Sales of locally grown food are growing, up 15 percent in Vermont between 2007 and 2012, yet the number of farms and farmers is up just 5 percent over the same period. With demand outstripping supply, why aren’t more people getting into the business?
In a word: land.
Farming is unusual in that its principal asset is not priced based on its value to that business. Farmland that is flat, open, well drained and has good soil and easy road access is far more valuable in the Upper Valley to a commercial developer or future homeowner than to a farmer.
Agriculture isn’t the only business in such a position — I’m sure our local jewelers go crazy whenever currency traders drive the price of gold through the roof — but the spread for farmland is particularly high.
A farmer might offer $5,000 for a few prime acres that a real estate agent could sell at 10 times the price.
An efficient market suggests that whoever can pay the most for an asset should be the one best suited to utilize it, and if farming no longer can compete for prime acreage in the Upper Valley, then perhaps it should relocate.
But farming is atypical in another way: Farmland provides benefits to the community that are external to the price placed on the land itself.
Open land supports the wildlife habitat, recreational opportunities and simple beauty that contributes to the quality of life here in the Upper Valley. Yet these benefits aren’t priced into real estate calculations.
That brings up taxes, another significant barrier to entry for new farmers.
Farmland is assessed an annual tax of 2 to 3 percent on its value. Every business with a physical location has to pay property taxes, of course, but for many, it’s an incidental expense levied on a small amount of physical space. For farmers, it can be a major expense –– the equivalent of something like a small software company being assessed an annual tax on the value of all its computers and servers or a retail store being taxed every year on the value of its inventory. Ironically, open land tends to reduce the pressure on a town’s property taxes because it requires fewer town services (police, fire, roads, school buses) than developed land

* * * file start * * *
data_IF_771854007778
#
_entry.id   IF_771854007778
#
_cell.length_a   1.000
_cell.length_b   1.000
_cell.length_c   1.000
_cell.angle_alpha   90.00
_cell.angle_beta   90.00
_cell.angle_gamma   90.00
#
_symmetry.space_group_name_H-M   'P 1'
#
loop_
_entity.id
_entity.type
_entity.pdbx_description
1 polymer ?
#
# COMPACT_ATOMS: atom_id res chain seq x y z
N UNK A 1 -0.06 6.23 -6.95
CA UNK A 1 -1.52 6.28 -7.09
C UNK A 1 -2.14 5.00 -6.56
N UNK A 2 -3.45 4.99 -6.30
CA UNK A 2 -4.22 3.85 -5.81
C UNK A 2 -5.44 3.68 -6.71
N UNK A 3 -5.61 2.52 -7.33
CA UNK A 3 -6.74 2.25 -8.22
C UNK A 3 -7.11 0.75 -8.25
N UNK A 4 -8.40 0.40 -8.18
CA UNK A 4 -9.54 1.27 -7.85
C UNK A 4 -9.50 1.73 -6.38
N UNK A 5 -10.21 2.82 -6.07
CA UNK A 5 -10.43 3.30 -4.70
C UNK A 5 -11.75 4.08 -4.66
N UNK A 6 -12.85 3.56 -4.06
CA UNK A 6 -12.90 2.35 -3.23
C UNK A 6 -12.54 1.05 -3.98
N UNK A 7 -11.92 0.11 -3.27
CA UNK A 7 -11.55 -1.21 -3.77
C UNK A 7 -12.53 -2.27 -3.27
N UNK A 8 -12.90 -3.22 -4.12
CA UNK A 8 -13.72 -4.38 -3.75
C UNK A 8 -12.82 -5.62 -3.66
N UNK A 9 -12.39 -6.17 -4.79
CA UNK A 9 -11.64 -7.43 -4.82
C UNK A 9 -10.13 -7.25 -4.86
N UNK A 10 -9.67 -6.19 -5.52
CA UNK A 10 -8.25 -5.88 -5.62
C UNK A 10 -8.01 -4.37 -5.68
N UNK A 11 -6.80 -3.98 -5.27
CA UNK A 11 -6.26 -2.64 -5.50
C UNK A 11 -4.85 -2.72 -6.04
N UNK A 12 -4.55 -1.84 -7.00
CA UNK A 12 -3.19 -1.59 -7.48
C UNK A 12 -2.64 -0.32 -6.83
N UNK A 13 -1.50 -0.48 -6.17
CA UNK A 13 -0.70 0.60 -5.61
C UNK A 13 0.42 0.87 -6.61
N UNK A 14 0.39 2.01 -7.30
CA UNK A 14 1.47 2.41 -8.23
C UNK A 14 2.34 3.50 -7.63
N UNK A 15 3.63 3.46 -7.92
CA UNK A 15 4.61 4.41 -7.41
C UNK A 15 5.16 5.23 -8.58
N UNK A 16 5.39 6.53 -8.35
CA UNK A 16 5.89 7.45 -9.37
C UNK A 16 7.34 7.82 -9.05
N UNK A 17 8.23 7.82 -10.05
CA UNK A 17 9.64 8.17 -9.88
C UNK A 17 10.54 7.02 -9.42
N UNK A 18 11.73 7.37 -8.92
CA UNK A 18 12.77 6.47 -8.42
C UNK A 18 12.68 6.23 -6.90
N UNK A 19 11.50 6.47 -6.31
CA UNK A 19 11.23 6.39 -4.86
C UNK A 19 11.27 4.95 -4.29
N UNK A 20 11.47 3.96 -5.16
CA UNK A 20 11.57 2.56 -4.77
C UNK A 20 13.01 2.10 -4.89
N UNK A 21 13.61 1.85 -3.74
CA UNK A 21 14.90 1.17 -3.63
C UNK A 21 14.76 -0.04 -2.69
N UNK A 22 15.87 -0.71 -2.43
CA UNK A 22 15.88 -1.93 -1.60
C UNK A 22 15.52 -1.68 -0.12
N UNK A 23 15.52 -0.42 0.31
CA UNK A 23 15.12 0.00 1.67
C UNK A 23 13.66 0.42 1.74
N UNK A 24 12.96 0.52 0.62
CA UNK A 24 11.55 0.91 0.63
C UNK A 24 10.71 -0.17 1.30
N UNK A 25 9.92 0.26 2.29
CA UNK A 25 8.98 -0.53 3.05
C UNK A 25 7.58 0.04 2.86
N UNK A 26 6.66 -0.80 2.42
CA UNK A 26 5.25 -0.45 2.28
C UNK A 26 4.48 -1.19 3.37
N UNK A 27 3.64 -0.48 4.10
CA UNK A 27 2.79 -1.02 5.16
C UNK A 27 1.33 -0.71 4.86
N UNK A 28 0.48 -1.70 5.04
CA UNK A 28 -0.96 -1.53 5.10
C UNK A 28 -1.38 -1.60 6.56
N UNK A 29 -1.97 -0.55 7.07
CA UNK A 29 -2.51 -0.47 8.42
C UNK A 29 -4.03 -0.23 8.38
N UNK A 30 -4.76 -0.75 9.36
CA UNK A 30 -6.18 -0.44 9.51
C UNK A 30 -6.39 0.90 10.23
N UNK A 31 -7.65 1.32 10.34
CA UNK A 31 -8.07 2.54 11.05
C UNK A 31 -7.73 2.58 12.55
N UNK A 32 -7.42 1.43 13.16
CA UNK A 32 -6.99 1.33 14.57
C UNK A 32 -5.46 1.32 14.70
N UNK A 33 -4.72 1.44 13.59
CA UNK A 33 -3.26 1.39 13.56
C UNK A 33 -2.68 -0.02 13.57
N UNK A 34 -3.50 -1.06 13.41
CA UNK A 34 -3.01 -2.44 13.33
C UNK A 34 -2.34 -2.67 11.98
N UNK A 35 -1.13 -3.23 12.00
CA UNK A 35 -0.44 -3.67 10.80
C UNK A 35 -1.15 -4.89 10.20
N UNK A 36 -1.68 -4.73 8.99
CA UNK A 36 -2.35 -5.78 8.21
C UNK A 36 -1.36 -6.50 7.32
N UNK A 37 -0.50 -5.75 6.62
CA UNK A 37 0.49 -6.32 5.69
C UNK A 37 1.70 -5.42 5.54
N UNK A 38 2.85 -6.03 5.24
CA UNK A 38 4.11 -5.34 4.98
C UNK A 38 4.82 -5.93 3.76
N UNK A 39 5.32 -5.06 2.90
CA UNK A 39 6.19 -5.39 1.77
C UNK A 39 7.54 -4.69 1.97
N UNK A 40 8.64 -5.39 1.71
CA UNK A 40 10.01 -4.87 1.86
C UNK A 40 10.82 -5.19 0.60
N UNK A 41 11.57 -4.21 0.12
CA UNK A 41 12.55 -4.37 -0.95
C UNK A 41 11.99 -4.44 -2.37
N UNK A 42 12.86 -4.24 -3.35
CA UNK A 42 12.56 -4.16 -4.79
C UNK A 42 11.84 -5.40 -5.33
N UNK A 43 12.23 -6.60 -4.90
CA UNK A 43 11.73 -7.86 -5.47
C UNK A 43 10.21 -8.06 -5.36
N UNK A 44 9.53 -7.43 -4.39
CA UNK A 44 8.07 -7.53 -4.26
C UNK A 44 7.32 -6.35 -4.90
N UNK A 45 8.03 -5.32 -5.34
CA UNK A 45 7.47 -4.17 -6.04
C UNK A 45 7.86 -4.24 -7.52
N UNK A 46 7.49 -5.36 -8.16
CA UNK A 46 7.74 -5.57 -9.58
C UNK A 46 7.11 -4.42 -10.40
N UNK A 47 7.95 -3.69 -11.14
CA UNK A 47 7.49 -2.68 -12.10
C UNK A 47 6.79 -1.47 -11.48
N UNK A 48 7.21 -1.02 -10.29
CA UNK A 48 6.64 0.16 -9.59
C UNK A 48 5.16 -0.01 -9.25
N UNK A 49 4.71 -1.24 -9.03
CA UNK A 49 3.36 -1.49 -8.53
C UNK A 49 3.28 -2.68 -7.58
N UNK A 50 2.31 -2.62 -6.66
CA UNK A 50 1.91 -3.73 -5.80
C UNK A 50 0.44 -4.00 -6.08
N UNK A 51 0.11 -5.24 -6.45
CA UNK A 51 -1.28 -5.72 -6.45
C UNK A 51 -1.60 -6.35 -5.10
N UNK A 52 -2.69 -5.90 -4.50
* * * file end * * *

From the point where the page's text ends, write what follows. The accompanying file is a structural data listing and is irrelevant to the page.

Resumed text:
Legislatures in New Hampshire and Vermont long ago recognized that property taxes suppress farming and that open land provides external benefits. As a result, both states have created a separate property tax category for open land known as “current use.”
The idea is that farm and forestland is taxed not for its potential future use –– as house lots, perhaps –– but rather for the income it can generate from its current use, be it growing food or trees. These programs have been around for close to four decades now and have greatly reduced the need for farmers to sell off a few acres to pay the taxes on the rest.
In Vermont, more than a third of all land now is enrolled in current use.
For an entrepreneur looking to get into farming, however, current use programs can be cold comfort because they require large minimum acreages — 10 acres in New Hampshire and 25 acres in Vermont — in order for a property to be enrolled.